Law determines an American

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UFT Vice President Richard Mantell [“What is an American?” VPrespective, May 4] gives what professes to be a working Merriam Webster dictionary definition of the word “American”: “a native or inhabitant of any of the United States.” He argues for an “expansive view” of “American” to counter a narrow view, resulting from intolerance.

Yet, Mantell’s approach does nothing to allay justifiable suspicion toward those who don’t owe allegiance to our nation, who won’t assimilate or whose presence here is otherwise suspect — important matters he doesn’t even allude to.

The Merriam Webster 2017 edition I perused defines the word “American” in the first instance, as “a native or citizen of the United States.” The same dictionary defines “inhabitant” as “one that occupies a particular place regularly, routinely, or for a period of time.”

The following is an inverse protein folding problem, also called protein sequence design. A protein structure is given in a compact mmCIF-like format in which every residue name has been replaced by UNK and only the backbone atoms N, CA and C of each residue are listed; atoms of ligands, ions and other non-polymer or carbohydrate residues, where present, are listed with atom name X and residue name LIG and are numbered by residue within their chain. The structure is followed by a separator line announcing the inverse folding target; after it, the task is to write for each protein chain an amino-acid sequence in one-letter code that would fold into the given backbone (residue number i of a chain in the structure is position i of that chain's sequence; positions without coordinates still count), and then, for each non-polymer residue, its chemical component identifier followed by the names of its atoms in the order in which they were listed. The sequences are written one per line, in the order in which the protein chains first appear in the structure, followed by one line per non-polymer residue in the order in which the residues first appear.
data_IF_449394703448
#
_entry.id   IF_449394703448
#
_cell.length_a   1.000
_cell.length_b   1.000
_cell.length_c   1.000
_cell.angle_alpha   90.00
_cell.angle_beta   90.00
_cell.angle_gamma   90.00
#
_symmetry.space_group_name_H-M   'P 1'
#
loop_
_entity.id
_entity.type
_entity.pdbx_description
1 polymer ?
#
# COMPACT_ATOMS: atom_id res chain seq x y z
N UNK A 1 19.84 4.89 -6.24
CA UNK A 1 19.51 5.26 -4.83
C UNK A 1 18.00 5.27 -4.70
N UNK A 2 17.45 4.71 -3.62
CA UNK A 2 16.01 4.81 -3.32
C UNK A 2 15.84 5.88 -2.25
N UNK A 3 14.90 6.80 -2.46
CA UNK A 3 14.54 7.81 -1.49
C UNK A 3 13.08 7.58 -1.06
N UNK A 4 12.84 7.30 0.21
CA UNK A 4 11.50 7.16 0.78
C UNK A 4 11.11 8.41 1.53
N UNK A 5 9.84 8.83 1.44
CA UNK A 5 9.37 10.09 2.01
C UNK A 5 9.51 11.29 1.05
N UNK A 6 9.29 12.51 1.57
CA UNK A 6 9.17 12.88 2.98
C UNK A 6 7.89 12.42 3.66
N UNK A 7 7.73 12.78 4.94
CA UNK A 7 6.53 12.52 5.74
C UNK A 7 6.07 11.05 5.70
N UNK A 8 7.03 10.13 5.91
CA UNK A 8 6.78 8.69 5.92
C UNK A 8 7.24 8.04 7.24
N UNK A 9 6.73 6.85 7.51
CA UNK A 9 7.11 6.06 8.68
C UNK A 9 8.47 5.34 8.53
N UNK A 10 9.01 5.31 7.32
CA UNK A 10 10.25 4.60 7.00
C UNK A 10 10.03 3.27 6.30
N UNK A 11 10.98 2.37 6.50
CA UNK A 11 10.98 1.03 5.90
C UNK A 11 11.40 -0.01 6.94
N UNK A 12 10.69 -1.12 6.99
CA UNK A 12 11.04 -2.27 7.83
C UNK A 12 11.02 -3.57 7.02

A crucial distinction exists between a U.S. citizen and an alien (inhabitant) residing on our soil unlawfully.

Such aliens are not Americans, whatever they may think about themselves and whatever others might think about them. They are not entitled to the full panoply of rights and liberties and protections accorded to citizens of our nation, under our Constitution. This is not conjecture on my part. It is law, as the Supreme Court ruled in United States v. Verdugo-Urquidez (1990).

The law is predicated on the right and duty of a nation to maintain the integrity of its geographical borders, to protect its citizenry, to enforce its immigration laws and to safeguard its national identity. This is as it should be.

Stephen L. D’Andrilli, retired

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